Maharashtra Government has approached the Supreme Court challenging the Bombay High court’s decision of acquitting Faheem Ansari and Sabauddin Ahmed in the 26/11 terror attack case, three months after the two were acquitted due to lack of evidence.
Senior government sources privy to the case said that an appeal has been filed with the Supreme Court claiming that the trial court and the High Court had erred in its judgement of acquitting them despite evidence to suggest that the two were involved.
The prosecution team of the Maharashtra Government led by Ujwal Nikkam was left embarrassed on two occasions in the trial and the High Court, when evidence submitted by the police was rejected.
The Bombay High Court had on February 21 this year acquitted Faheem and Sabauddin, accused of being co-conspirators and aiding and abetting terror outfit LeT in conducting the dastardly attacks.
The duo were in May last year acquitted by the trial court due to lack of evidence. They were tried with lone surviving Pakistani gunman Ajmal Kasab, who was convicted and awarded death penalty.
According to the police, Faheem and Sabauddin had prepared maps of several vital locations of Mumbai and handed it over to LeT members who had planned the attack.
The claims of Mumbai Police fell on its face after revelations of Pakistani-American Lashker terrorist David Headley. His arrest and subsequent statement had punctured police theory of criminal conspiracy involving only Ansari and Sabauddin.
The assessment by the Mumbai Police is reflected in its appeal before the High Court, filed five months after the Headley revelations, in which its elite Crime Branch is silent on the role of Headley while contesting the acquittal of Faheem Ansari and Sabahuddin in the November 26, 2008 attack that left 166 people dead.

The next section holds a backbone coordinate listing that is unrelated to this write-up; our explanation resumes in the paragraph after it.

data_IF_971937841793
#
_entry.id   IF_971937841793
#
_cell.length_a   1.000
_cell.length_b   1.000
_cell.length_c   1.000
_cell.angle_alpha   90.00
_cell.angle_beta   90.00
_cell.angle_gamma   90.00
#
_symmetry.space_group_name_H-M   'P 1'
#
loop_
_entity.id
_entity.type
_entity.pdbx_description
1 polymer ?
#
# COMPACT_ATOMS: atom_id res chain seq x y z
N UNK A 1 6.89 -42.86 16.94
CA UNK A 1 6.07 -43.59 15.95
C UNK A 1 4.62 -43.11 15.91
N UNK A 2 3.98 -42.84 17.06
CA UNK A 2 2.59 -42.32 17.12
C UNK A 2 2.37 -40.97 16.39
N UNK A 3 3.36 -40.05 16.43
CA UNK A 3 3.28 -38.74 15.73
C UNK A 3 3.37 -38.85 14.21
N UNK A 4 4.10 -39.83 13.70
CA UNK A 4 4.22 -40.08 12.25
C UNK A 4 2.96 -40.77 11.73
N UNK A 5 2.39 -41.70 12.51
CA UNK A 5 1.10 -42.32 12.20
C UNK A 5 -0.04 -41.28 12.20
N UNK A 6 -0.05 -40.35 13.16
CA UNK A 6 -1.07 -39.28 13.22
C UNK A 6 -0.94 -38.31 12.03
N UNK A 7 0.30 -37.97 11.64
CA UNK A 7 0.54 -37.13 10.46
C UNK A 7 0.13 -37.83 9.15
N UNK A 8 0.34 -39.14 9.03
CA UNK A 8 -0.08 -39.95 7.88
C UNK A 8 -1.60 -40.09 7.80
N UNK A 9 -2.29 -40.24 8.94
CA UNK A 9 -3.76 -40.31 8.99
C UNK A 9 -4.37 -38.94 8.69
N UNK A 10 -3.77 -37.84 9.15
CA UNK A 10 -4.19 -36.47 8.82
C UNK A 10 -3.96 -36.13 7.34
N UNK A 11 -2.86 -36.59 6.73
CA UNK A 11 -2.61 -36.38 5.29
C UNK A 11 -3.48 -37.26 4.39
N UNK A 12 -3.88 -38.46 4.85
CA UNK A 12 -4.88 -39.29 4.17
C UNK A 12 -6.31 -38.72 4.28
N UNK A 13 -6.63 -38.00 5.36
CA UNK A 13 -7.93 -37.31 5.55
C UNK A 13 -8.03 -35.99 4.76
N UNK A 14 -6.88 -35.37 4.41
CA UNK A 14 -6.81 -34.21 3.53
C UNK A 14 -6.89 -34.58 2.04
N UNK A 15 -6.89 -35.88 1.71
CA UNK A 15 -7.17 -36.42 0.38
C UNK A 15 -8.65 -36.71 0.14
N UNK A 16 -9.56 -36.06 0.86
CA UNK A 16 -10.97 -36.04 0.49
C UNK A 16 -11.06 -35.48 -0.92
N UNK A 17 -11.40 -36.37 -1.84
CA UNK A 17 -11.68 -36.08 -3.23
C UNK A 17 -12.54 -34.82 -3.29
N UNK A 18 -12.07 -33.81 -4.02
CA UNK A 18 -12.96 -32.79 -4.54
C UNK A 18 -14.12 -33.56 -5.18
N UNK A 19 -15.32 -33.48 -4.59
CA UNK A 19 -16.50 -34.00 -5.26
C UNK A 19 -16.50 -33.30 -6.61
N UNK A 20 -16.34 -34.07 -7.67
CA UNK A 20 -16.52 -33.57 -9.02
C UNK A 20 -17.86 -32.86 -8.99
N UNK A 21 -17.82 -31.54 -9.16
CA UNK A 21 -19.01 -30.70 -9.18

The focus of Mumbai Police through its Special Public Prosecutor Ujjwal D Nikam was that the terrorists intruded into the country’s financial capital with the help of hand-written maps drawn by Ansari.
The two had, however, been discharged by the Special Judge M L Tahaliyani saying that better maps were available on internet.
Headley, who was recruited by Pakistan-based LeT terror group, has confessed to the U.S. authorities and India’s National Investigating Agency (NIA) in front of a magistrate about his role in carrying out the survey of the locations attacked by the terrorists on 26/11.
The High Court had, however, acquitted the duo observing, “the view taken by learned Sessions judge so far as involvement of Ansari and Sabahuddin in this case is concerned, cannot be called unreasonable, palpably false, manifestly erroneous and demonstratively unsustainable which merits our interference.”
The High Court, in its judgment, said that the map allegedly handed over by Faheem, who is already an accused in the CRPF camp firing case at Rampur in Uttar Pradesh, to a person in Nepal could not be corroborated.